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Jacquie Ayala (L) and Amanda Lawrence stand in a flooded street as they and others call on the presidential candidates to talk about their plans to fight climate change on October 18, 2012 in Miami Beach, Florida. Some of the streets on Miami Beach are flooded due to unusually high tides that the protesters felt are due to rising seas, which are connected to global warming and climate change. Published reports indicate that Florida ranks as the most vulnerable state to sea-level rise, with some 2.4 million people, 1.3 million homes and 107 cities at risk from a four-foot rise in sea levels.
This election cycle, climate change has been mostly ignored – Mitt Romney has avoided the topic except to joke about it, while President Obama has shied away from his contributions to alternative energy resources.
The presidential candidates haven’t been the only ones to ignore global warming and climate change issues – the topic seems to have slipped from the forefronts of American minds. But with Sandy sweeping the Eastern seaboard and leaving a trail of destruction in her wake, the climate change debate is back, leaving many wondering whether global warming influenced the storm.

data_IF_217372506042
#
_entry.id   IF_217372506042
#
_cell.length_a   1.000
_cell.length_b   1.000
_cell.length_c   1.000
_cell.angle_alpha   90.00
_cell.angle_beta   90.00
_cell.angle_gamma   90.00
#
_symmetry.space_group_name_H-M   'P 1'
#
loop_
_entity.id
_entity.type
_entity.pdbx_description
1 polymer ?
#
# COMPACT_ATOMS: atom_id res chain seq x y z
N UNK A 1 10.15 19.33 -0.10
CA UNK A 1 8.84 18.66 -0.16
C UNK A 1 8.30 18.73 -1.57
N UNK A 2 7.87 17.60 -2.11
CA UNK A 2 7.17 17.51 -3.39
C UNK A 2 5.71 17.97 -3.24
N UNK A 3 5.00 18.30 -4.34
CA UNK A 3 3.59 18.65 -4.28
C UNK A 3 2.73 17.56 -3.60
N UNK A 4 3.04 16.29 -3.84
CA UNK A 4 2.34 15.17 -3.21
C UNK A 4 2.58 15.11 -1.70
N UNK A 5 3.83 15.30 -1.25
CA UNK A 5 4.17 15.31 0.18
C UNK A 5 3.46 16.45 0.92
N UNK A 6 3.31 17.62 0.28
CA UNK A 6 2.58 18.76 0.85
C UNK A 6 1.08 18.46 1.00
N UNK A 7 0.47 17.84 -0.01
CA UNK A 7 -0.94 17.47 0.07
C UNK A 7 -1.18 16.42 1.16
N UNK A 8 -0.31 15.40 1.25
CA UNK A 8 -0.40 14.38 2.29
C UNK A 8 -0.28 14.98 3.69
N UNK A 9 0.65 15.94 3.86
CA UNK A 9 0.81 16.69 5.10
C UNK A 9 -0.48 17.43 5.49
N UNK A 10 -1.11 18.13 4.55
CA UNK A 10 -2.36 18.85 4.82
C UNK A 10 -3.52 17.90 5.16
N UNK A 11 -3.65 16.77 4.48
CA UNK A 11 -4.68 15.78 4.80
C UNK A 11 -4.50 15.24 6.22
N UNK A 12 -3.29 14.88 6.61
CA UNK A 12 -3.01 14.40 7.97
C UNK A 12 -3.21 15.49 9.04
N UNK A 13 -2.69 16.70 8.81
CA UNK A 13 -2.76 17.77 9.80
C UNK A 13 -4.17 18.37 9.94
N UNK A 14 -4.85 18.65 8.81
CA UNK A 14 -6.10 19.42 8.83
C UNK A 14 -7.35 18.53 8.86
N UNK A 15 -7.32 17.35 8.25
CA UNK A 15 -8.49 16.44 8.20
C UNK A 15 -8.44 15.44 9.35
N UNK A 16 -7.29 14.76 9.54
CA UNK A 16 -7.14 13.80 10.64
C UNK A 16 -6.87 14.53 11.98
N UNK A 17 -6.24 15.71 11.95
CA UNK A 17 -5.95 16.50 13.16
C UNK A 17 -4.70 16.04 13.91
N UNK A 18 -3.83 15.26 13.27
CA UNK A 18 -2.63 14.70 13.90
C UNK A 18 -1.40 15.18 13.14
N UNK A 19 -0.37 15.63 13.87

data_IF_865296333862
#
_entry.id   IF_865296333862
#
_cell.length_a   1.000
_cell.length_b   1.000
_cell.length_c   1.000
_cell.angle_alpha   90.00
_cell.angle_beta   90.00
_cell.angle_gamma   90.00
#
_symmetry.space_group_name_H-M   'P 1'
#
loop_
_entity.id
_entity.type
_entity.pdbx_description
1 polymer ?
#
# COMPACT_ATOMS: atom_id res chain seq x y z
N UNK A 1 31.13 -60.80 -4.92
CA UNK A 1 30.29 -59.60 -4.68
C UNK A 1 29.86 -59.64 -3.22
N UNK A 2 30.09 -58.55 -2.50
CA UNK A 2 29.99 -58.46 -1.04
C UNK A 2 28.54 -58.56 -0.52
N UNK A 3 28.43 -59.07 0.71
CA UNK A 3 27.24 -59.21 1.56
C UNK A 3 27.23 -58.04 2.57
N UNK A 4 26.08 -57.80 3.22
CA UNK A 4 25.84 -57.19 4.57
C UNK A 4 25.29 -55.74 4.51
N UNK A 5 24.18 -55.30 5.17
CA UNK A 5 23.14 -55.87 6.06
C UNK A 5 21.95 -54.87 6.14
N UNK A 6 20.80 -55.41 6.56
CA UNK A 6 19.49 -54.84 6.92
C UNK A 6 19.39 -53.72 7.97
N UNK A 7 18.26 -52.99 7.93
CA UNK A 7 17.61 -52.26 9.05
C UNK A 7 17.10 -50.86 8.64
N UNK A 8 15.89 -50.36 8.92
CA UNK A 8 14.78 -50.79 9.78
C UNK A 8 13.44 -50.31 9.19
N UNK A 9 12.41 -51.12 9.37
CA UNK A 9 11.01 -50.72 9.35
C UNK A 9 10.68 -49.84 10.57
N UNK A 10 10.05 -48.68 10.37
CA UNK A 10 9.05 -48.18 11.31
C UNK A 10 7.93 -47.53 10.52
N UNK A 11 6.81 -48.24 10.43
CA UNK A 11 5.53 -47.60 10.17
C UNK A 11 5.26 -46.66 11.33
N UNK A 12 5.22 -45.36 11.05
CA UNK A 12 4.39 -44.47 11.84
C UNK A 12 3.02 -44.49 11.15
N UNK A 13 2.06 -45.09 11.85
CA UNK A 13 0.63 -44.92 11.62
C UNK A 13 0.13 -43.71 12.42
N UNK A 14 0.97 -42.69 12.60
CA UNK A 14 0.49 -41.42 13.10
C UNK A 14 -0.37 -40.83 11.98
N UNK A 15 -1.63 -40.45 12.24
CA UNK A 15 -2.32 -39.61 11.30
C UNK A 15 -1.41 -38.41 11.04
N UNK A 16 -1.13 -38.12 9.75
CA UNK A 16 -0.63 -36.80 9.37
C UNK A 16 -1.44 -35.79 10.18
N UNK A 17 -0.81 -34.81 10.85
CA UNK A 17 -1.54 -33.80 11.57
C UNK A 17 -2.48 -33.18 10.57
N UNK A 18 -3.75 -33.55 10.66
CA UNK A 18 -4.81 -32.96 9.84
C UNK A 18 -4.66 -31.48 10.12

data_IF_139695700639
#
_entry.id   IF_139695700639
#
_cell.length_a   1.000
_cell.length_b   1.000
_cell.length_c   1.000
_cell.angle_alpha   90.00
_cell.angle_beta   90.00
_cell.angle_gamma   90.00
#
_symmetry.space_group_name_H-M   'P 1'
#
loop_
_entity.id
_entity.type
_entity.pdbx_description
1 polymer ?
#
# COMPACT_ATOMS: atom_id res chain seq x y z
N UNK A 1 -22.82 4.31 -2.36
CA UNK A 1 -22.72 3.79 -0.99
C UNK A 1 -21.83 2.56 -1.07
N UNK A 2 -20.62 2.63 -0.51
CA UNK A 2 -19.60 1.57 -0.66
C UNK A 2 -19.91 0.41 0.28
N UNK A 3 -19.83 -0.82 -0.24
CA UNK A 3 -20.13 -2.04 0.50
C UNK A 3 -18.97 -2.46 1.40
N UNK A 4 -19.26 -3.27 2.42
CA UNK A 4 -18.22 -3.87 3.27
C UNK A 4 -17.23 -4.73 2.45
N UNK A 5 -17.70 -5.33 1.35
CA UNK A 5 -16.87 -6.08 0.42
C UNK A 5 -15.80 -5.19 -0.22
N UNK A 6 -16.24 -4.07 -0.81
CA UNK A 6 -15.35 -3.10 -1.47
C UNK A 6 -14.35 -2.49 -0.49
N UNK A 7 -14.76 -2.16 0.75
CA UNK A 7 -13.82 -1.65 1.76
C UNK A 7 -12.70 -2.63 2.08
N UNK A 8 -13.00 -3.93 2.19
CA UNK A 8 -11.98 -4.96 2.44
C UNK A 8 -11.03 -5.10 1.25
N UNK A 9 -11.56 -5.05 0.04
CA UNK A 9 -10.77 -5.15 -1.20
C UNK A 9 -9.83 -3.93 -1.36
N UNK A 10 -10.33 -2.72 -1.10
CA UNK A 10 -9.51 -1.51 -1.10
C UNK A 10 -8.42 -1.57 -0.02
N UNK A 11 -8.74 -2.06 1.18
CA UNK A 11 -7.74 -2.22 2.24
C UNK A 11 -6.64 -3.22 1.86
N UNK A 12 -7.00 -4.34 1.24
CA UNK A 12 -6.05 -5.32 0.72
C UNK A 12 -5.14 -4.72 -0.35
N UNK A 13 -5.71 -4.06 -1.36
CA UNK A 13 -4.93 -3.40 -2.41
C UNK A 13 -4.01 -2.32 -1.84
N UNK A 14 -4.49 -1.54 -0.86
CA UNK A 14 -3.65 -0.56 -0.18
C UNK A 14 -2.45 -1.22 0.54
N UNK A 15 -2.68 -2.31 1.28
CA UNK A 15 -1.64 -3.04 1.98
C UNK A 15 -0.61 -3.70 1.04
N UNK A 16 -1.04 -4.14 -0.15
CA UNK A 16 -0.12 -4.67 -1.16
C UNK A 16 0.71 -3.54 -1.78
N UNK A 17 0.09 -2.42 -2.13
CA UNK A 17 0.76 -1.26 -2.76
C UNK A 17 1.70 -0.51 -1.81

Bloomberg Businessweek is answering with an emphatic yes, and other publications are following suit. Devastating natural disasters are not new to the modern age, but human impact is worsening their impact – an already-powerful hurricane combined with global warming is a perfect storm.
What kinds of adaptations are necessary to prevent and protect against future climate change disasters? Should the government be investing more in this issue?
Paul Barrett, Assistant Managing Editor, Bloomberg Businessweek